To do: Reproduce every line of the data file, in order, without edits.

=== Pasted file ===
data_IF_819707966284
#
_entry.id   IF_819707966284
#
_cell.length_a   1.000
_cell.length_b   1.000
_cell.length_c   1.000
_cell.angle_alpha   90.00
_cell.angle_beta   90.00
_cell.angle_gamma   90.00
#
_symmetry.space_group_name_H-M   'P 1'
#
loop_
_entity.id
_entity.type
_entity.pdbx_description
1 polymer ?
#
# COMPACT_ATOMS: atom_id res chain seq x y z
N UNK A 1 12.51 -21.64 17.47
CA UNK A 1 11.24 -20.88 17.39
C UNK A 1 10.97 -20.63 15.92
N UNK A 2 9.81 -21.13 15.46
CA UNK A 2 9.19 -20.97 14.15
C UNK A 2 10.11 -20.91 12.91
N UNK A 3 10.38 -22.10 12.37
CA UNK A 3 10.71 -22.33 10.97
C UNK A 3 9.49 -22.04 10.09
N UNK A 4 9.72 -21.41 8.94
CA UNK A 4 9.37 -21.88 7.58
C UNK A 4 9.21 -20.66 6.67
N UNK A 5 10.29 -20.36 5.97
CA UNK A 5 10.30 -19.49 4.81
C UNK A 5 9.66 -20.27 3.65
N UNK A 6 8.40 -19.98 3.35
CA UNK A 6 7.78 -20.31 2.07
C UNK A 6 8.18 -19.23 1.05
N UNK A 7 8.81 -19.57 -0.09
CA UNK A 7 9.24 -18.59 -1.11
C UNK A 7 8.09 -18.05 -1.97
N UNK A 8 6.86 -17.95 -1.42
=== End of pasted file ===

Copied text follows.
data_IF_819707966284
#
_entry.id   IF_819707966284
#
_cell.length_a   1.000
_cell.length_b   1.000
_cell.length_c   1.000
_cell.angle_alpha   90.00
_cell.angle_beta   90.00
_cell.angle_gamma   90.00
#
_symmetry.space_group_name_H-M   'P 1'
#
loop_
_entity.id
_entity.type
_entity.pdbx_description
1 polymer ?
#
# COMPACT_ATOMS: atom_id res chain seq x y z
N UNK A 1 12.51 -21.64 17.47
CA UNK A 1 11.24 -20.88 17.39
C UNK A 1 10.97 -20.63 15.92
N UNK A 2 9.81 -21.13 15.46
CA UNK A 2 9.19 -20.97 14.15
C UNK A 2 10.11 -20.91 12.91
N UNK A 3 10.38 -22.10 12.37
CA UNK A 3 10.71 -22.33 10.97
C UNK A 3 9.49 -22.04 10.09
N UNK A 4 9.72 -21.41 8.94
CA UNK A 4 9.37 -21.88 7.58
C UNK A 4 9.21 -20.66 6.67
N UNK A 5 10.29 -20.36 5.97
CA UNK A 5 10.30 -19.49 4.81
C UNK A 5 9.66 -20.27 3.65
N UNK A 6 8.40 -19.98 3.35
CA UNK A 6 7.78 -20.31 2.07
C UNK A 6 8.18 -19.23 1.05
N UNK A 7 8.81 -19.57 -0.09
CA UNK A 7 9.24 -18.59 -1.11
C UNK A 7 8.09 -18.05 -1.97
N UNK A 8 6.86 -17.95 -1.42